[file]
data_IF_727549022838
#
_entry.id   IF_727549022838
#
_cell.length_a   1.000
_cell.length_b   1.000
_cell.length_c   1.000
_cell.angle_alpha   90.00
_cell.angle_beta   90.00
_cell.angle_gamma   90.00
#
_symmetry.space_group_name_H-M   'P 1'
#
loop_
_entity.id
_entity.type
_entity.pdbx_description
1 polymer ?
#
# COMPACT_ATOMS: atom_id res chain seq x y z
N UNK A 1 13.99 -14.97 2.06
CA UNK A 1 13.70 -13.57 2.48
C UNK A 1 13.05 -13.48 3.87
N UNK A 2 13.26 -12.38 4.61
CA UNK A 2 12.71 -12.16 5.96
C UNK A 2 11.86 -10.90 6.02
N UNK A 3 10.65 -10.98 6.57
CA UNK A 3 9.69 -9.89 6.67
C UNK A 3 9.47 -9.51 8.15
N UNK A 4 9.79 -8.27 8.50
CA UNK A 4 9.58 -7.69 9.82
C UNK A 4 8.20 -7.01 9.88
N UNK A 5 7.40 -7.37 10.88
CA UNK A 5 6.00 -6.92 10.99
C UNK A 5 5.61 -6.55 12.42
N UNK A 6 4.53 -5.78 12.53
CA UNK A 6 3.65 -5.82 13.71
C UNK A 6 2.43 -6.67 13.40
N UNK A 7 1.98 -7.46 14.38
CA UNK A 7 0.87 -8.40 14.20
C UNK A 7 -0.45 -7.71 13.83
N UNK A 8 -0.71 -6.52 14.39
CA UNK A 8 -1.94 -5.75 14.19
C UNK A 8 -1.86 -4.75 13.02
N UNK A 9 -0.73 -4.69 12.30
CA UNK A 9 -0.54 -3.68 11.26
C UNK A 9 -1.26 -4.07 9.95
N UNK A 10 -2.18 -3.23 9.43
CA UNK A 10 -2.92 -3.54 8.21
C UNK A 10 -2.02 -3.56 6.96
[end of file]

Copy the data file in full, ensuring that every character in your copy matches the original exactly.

data_IF_727549022838
#
_entry.id   IF_727549022838
#
_cell.length_a   1.000
_cell.length_b   1.000
_cell.length_c   1.000
_cell.angle_alpha   90.00
_cell.angle_beta   90.00
_cell.angle_gamma   90.00
#
_symmetry.space_group_name_H-M   'P 1'
#
loop_
_entity.id
_entity.type
_entity.pdbx_description
1 polymer ?
#
# COMPACT_ATOMS: atom_id res chain seq x y z
N UNK A 1 13.99 -14.97 2.06
CA UNK A 1 13.70 -13.57 2.48
C UNK A 1 13.05 -13.48 3.87
N UNK A 2 13.26 -12.38 4.61
CA UNK A 2 12.71 -12.16 5.96
C UNK A 2 11.86 -10.90 6.02
N UNK A 3 10.65 -10.98 6.57
CA UNK A 3 9.69 -9.89 6.67
C UNK A 3 9.47 -9.51 8.15
N UNK A 4 9.79 -8.27 8.50
CA UNK A 4 9.58 -7.69 9.82
C UNK A 4 8.20 -7.01 9.88
N UNK A 5 7.40 -7.37 10.88
CA UNK A 5 6.00 -6.92 10.99
C UNK A 5 5.61 -6.55 12.42
N UNK A 6 4.53 -5.78 12.53
CA UNK A 6 3.65 -5.82 13.71
C UNK A 6 2.43 -6.67 13.40
N UNK A 7 1.98 -7.46 14.38
CA UNK A 7 0.87 -8.40 14.20
C UNK A 7 -0.45 -7.71 13.83
N UNK A 8 -0.71 -6.52 14.39
CA UNK A 8 -1.94 -5.75 14.19
C UNK A 8 -1.86 -4.75 13.02
N UNK A 9 -0.73 -4.69 12.30
CA UNK A 9 -0.54 -3.68 11.26
C UNK A 9 -1.26 -4.07 9.95
N UNK A 10 -2.18 -3.23 9.43
CA UNK A 10 -2.92 -3.54 8.21
C UNK A 10 -2.02 -3.56 6.96